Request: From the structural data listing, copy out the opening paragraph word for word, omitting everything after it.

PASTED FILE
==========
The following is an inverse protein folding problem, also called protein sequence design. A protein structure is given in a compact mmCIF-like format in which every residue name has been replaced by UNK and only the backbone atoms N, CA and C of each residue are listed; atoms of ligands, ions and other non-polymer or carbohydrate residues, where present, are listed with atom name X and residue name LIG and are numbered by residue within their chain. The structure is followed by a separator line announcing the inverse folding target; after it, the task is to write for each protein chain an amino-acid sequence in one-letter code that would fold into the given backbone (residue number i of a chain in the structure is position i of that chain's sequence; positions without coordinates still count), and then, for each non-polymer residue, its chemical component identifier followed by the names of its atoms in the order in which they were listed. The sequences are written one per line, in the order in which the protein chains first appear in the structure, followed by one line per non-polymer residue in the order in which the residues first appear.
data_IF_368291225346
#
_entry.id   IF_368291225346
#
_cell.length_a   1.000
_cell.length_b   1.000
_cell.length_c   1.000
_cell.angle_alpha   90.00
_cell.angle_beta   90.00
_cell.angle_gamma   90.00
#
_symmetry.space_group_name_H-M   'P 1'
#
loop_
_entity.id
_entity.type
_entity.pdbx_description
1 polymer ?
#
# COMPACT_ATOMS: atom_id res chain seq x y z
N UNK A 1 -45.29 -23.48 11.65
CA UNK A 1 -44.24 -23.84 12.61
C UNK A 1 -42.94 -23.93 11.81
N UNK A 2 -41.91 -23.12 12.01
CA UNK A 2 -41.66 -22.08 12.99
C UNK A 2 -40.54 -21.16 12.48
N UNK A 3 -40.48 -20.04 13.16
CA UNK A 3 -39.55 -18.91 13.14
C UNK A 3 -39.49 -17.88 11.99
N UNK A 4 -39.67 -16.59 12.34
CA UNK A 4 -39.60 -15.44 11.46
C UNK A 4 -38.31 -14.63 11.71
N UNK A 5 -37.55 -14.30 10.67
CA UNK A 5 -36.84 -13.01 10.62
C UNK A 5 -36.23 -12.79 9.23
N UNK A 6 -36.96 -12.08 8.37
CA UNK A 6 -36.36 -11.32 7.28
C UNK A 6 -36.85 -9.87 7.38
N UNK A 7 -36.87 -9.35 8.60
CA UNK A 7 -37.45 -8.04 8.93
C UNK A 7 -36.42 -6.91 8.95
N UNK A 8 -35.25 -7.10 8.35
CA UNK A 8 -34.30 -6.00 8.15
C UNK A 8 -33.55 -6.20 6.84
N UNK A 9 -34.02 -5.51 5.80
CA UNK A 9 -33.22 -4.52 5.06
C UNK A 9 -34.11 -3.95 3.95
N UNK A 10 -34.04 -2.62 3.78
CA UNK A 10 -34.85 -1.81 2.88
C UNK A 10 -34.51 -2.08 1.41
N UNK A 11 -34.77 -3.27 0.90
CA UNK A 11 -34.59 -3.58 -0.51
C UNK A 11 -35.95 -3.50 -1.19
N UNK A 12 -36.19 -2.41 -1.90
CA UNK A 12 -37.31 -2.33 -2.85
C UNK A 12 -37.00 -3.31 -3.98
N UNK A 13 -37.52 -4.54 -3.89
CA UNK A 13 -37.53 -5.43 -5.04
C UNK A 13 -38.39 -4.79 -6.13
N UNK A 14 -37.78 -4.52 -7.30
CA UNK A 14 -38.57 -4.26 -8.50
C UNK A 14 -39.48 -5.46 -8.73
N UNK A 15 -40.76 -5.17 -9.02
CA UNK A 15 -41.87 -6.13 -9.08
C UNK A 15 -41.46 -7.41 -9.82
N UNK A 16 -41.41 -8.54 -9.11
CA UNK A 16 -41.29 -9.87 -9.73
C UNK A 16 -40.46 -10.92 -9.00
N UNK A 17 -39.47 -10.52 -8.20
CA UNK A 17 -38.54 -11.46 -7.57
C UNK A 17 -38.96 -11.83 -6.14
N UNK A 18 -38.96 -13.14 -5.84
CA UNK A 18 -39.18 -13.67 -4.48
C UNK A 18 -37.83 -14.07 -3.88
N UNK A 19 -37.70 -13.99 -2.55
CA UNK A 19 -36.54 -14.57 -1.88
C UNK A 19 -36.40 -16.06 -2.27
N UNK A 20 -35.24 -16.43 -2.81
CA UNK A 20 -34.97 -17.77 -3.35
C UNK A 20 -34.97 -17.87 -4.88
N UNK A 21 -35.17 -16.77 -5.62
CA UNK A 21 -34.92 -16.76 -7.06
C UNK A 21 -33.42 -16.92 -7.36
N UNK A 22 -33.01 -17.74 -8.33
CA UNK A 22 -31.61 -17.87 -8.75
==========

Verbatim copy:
The following is an inverse protein folding problem, also called protein sequence design. A protein structure is given in a compact mmCIF-like format in which every residue name has been replaced by UNK and only the backbone atoms N, CA and C of each residue are listed; atoms of ligands, ions and other non-polymer or carbohydrate residues, where present, are listed with atom name X and residue name LIG and are numbered by residue within their chain. The structure is followed by a separator line announcing the inverse folding target; after it, the task is to write for each protein chain an amino-acid sequence in one-letter code that would fold into the given backbone (residue number i of a chain in the structure is position i of that chain's sequence; positions without coordinates still count), and then, for each non-polymer residue, its chemical component identifier followed by the names of its atoms in the order in which they were listed. The sequences are written one per line, in the order in which the protein chains first appear in the structure, followed by one line per non-polymer residue in the order in which the residues first appear.